# Lesson 1High Noon and Sunset ShadowsDevelop Understanding

## Learning Focus

Shift the graphs of trigonometric functions horizontally.

How can I represent the horizontal and vertical motion of a rider on a Ferris wheel if her starting position varies? When should I use a sine equation, and when should I use a cosine equation, or does it matter?

## Open Up the Math: Launch, Explore, Discuss

In this task, we revisit the amusement park Ferris wheel that caused Carlos so much anxiety. Recall the following facts from previous tasks:

• The Ferris wheel has a radius of .

• The center of the Ferris wheel is above the ground.

• The Ferris wheel makes one complete rotation counterclockwise every .

The amusement park Ferris wheel is located next to a high-rise office complex. At sunset, the moving carts cast a shadow on the exterior wall of the high-rise building. As the Ferris wheel turns, you can watch the shadow of a rider rise and fall along the surface of the building. In fact, you know an equation that would describe the motion of this “sunset shadow.”

### 1.

Write the equation of this “sunset shadow.”

At noon, when the sun is directly overhead, a rider casts a shadow that moves left and right along the ground as the Ferris wheel turns. In fact, you know an equation that would describe the motion of this “high noon shadow.”

### 2.

Write the equation of this “high noon shadow.”

### 3.

Based on your previous work, you probably wrote these equations in terms of the angle of rotation being measured in degrees. Revise your equations so the angle of rotation is measured in radians.

### 4.

In the equations you wrote in problem 3, where on the Ferris wheel was the rider located at time ? (We will refer to the position as the rider’s initial position on the wheel.)

### 5.

Revise your equations from problem 3 so that the rider’s initial position at is at the top of the wheel.

#### a.

The “sunset shadow” equation, initial position at the top of the wheel:

#### b.

The “high noon shadow” equation, initial position at the top of the wheel:

Pause and Reflect

### 6.

Revise your equations from problem 3 so that the rider’s initial position at is at the bottom of the wheel.

#### a.

The “sunset shadow” equation, initial position at the bottom of the wheel:

#### b.

The “high noon shadow” equation, initial position at the bottom of the wheel:

### 7.

Revise your equations from problem 3 so that the rider’s initial position at is at the point farthest to the left of the wheel.

#### a.

The “sunset shadow” equation, initial position at the point farthest to the left of the wheel:

#### b.

The “high noon shadow” equation, initial position at the point farthest to the left of the wheel:

### 8.

Revise your equations from problem 3 so that the rider’s initial position at is halfway between the farthest point to the right on the wheel and the top of the wheel.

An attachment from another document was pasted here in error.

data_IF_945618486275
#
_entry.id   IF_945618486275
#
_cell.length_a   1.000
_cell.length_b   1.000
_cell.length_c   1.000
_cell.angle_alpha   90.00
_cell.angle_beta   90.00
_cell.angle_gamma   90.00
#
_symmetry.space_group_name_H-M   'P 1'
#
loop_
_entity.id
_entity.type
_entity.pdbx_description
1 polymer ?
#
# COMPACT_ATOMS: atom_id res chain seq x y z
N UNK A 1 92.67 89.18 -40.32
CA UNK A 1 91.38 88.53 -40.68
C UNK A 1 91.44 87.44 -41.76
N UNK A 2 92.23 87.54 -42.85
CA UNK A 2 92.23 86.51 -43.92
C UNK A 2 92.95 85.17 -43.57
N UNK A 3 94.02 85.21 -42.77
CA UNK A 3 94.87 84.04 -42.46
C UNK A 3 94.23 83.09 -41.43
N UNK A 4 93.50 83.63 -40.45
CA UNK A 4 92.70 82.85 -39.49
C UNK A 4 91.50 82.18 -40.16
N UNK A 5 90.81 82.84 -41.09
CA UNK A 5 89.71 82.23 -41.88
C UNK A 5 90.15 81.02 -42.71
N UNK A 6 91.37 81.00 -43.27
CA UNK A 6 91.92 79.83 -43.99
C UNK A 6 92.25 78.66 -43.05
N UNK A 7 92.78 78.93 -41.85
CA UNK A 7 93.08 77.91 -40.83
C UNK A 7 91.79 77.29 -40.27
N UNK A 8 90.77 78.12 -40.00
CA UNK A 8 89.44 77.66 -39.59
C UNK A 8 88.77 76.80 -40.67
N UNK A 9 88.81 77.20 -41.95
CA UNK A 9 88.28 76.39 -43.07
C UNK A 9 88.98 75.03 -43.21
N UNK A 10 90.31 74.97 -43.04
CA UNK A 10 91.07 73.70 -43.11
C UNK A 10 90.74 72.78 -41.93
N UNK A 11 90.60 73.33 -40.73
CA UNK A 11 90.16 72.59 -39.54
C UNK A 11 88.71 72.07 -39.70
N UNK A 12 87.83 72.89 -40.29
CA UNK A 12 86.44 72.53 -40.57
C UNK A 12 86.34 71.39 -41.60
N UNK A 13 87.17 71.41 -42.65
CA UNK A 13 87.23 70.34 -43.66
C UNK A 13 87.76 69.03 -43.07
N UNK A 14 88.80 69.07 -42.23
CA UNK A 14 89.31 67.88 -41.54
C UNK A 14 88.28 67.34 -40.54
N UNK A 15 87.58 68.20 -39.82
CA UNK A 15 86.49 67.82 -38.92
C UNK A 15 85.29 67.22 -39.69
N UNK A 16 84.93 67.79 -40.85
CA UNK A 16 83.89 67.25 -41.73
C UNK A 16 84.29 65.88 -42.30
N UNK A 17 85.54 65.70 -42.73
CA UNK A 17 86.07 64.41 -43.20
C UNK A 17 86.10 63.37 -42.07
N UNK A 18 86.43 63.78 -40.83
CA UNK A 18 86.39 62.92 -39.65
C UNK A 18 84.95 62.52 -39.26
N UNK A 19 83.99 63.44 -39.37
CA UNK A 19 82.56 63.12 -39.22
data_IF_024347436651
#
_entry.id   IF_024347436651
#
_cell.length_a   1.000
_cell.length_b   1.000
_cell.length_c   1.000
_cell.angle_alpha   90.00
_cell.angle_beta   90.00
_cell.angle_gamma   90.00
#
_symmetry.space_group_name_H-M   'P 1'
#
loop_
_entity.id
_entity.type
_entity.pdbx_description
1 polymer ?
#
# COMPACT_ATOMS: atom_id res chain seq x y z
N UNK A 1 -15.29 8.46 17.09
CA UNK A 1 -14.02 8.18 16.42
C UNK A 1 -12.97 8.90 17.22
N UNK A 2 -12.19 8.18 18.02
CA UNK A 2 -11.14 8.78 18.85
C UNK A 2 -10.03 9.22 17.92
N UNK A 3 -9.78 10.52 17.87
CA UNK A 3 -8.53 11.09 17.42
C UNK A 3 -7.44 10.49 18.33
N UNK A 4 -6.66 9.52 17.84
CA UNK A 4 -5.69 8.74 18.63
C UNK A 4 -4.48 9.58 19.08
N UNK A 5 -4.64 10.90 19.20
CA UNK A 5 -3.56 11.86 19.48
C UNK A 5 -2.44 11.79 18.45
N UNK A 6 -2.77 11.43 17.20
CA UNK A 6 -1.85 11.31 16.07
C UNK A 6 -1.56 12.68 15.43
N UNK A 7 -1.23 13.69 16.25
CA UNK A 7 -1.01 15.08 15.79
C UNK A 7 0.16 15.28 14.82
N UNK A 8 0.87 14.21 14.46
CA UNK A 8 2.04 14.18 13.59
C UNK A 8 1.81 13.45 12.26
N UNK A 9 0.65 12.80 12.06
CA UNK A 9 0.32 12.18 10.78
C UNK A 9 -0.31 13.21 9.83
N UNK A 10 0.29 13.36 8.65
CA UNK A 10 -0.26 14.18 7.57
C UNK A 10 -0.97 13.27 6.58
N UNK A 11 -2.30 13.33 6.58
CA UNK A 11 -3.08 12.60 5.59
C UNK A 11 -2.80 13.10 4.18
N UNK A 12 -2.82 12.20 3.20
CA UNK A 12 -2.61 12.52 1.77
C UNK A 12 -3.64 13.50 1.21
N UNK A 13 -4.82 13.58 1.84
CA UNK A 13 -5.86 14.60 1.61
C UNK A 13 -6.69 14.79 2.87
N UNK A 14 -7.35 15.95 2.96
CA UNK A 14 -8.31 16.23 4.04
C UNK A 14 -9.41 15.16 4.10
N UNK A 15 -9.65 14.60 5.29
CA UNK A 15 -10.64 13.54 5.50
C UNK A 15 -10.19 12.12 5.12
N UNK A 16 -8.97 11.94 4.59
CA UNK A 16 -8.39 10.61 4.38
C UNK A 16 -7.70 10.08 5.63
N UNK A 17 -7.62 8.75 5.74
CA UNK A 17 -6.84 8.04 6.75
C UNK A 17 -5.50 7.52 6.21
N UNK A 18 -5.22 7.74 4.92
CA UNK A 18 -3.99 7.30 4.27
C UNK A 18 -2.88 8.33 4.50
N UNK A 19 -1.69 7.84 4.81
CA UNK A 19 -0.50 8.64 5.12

#### a.

The “sunset shadow” equation, initial position halfway between the farthest point to the right on the wheel and the top of the wheel:

#### b.

The “high noon shadow” equation, initial position halfway between the farthest point to the right on the wheel and the top of the wheel:

### 9.

Revise your equations from problem 3 so that the wheel rotates twice as fast.

#### a.

The “sunset shadow” equation for the wheel rotating twice as fast:

#### b.

The “high noon shadow” equation for the wheel rotating twice as fast:

### 10.

Revise your equations from problem 3 so that the radius of the wheel is twice as large and the center of the wheel is twice as high.

#### a.

The “sunset shadow” equation for a radius twice as large and the center twice as high:

#### b.

The “high noon shadow” equation for a radius twice as large and the center twice as high:

### 11.

Carlos wrote his “sunset equation” for the height of the rider in problem 5 as .

Clarita wrote her equation for the same problem as .

#### a.

Are both of these equations equivalent? How do you know?

#### b.

Carlos says his equation represents starting the rider at an initial position at the top of the wheel. What does Clarita’s equation represent?

How do the types of numbers used for the parameters and affect the graphs of equations of the form in ? Experiment by selecting values for and , that are integers (e.g., , , , , , ) or fractions with in the numerator (e.g., , ). Decide which values produced easier graphs than others, for example: (1) when both and are integers, (2) when both are fractions involving , or (3) when one is an integer and the other is a fraction involving .

## Takeaways

The horizontal shift, or phase shift, of a trigonometric function can be represented in the following two ways:

Form 1:

Form 2:

Form 2 reveals

In terms of the circular motion of the Ferris wheel,

Form 1 is easier to write if we focus on

Form 2 is easier to write if we focus on

## Lesson Summary

In this lesson, we examined the horizontal shift of a trigonometric function, which is also referred to as a phase shift. Different forms of the equation representing the horizontal shift led to two different interpretations in the context of the Ferris wheel: shifting the position of the rider on the wheel at time , or shifting the time when we start timing the position of the rider on the wheel.

## Retrieval

### 1.

#### a.

Sketch the inverse of the function on the same set of axes. Include the line.

#### b.

Is the function even, odd, or neither? Recall that an even function is symmetric with the -axis, while an odd function has rotational symmetry about the origin.

even

odd

neither

#### c.

Is the inverse of the function even, odd, or neither?

even

odd

neither

### 2.

Name two angles of rotation for that have the given trig value. .